New treatment for psoriasis

plaque psoriasis on hands

A new therapy has approved by the TGA for treatment of adults with moderate to severe plaque psoriasis

Tremfya (guselkumab) is the first biologic approved in Australia that selectively blocks interleukin (IL)-23, a cytokine that plays a critical role in the pathogenesis of plaque psoriasis.

Its approval by the TGA is based on clinical program results that demonstrated more than 80% (IGA 0/1; p<.001) of patients with moderate to severe plaque psoriasis treated with Tremfya achieved clear or almost clear skin after three doses at Week 16.

The medication is administered as a single 100mg subcutaneous injection once every eight weeks, after starter doses at weeks 0 and 4.

Associate Professor Peter Foley, clinical dermatologist and Director of Research at the Skin & Cancer Foundation Inc, said psoriasis can be a debilitating condition with significant impact on quality of life.

“Psoriasis is a systemic immune disease; patients typically have multiple co-morbidities, and the prescribing protocol is complex. This means moderate to severe plaque psoriasis may be less than optimally treated,” he explained.

“We still have no cure for psoriasis so a significant unmet medical need remains. New and different treatments such as Tremfya, that may offer improved and sustained benefits, are vital for patients and healthcare professionals.”

Tremfya (guselkumab) targets interleukin 23 (IL-23), compared with Stelara (ustekinumab) which targets both IL-23 and IL-12, said Professor Foley.

Adverse events occurring in ≥5% of patients across the two clinical studies included nasopharyngitis, upper respiratory tract infection, headache and arthralgia.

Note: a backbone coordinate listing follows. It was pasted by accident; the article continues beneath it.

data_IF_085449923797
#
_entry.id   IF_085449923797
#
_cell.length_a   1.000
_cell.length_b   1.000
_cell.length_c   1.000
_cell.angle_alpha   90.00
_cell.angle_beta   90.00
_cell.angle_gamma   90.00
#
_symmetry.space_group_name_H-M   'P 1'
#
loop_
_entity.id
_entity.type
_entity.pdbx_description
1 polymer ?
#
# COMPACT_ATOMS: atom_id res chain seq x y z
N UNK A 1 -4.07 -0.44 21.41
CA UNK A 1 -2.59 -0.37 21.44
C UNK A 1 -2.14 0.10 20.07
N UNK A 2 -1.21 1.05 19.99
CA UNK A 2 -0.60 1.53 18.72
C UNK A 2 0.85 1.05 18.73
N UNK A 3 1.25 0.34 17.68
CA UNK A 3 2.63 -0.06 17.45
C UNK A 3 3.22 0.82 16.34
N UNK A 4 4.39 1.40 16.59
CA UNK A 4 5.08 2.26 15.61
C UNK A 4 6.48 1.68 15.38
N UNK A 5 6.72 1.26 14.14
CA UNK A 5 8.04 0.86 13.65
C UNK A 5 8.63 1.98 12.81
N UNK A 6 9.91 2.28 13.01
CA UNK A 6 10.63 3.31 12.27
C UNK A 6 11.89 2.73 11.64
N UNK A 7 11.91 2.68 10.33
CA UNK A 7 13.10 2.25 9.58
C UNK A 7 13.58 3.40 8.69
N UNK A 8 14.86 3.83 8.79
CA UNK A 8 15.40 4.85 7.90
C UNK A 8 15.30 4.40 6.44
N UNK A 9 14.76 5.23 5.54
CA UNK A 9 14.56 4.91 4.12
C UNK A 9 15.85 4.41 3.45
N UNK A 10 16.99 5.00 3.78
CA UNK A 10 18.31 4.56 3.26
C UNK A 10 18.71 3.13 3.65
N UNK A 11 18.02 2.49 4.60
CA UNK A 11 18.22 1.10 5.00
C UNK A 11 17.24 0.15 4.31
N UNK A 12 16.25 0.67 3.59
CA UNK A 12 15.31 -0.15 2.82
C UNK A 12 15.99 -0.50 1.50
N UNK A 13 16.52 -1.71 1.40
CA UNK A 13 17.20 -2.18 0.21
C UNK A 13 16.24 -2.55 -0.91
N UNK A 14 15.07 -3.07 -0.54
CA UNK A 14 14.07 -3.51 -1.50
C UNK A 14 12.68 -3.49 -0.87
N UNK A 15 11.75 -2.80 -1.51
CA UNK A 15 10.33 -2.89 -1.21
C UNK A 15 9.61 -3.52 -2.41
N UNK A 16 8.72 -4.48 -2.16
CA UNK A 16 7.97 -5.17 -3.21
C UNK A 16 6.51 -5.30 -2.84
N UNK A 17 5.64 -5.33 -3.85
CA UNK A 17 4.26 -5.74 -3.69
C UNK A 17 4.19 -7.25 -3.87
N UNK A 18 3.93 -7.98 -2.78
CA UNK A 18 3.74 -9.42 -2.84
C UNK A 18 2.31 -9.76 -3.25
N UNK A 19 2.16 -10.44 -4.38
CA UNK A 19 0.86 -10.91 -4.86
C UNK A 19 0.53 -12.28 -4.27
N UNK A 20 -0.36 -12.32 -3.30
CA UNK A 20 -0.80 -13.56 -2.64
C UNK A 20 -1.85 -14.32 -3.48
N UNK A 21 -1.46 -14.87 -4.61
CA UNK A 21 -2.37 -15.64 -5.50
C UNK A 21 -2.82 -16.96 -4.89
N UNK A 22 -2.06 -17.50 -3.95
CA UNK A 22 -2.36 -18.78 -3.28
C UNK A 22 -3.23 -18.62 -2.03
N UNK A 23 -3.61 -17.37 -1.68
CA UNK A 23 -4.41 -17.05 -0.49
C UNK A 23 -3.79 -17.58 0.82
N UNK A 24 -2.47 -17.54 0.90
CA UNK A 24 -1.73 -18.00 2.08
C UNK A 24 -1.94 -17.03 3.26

Meanwhile patients treated with the medication showed improvements in psoriasis involving the scalp, hands and feet and in symptoms including itch, pain, stinging, burning and skin tightness at Week 16.

“There is a consensus that the most effective assessment of psoriasis requires both PASI physical scoring and quality of life measures (DLQI) given the significant impact psoriasis has on so many aspects of patients’ lives,” said Professor Foley.

Psoriasis patients may experience depression and anxiety which can be increased due to treatment failure, the stigma associated with visible skin lesions, and the fluctuating course of the disease.

It is estimated that psoriasis affects about 2.6% of Australians. The most common form is plaque psoriasis, affecting over 80% of those living with the condition.

Main points for pharmacists

  • Tremfya (guselkumab) is administered as one subcutaneous injection (prefilled syringe) at week 0 and week 4, then every 8 weeks.
  • Drug to be kept refrigerated, not frozen. Remove from refrigerator 30 minutes before injection.
  • Do not shake.
  • Dispose of needle in sharps container.
  • No live vaccines (same as other biologics) when on therapy.
  • Defer dose and speak to treating dermatologists or LMO if any signs of infection.
  • Ensure patient attends scheduled review appointments due to the strict time windows.

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1 Comment

  1. David McRae

    “Adverse events occurring in ≥5% of patients …”. Do you know if that means five per cent of patients or MORE THAN five per cent of patients? It cannot be both, to the best of my mathematical knowledge!
    And, related to adverse events, do we know which beneficial immune system functions are affected by this drug, such that certain infections become more likely in a patient? Do we know if it increases any markers that might be associated with increased cancer risk?

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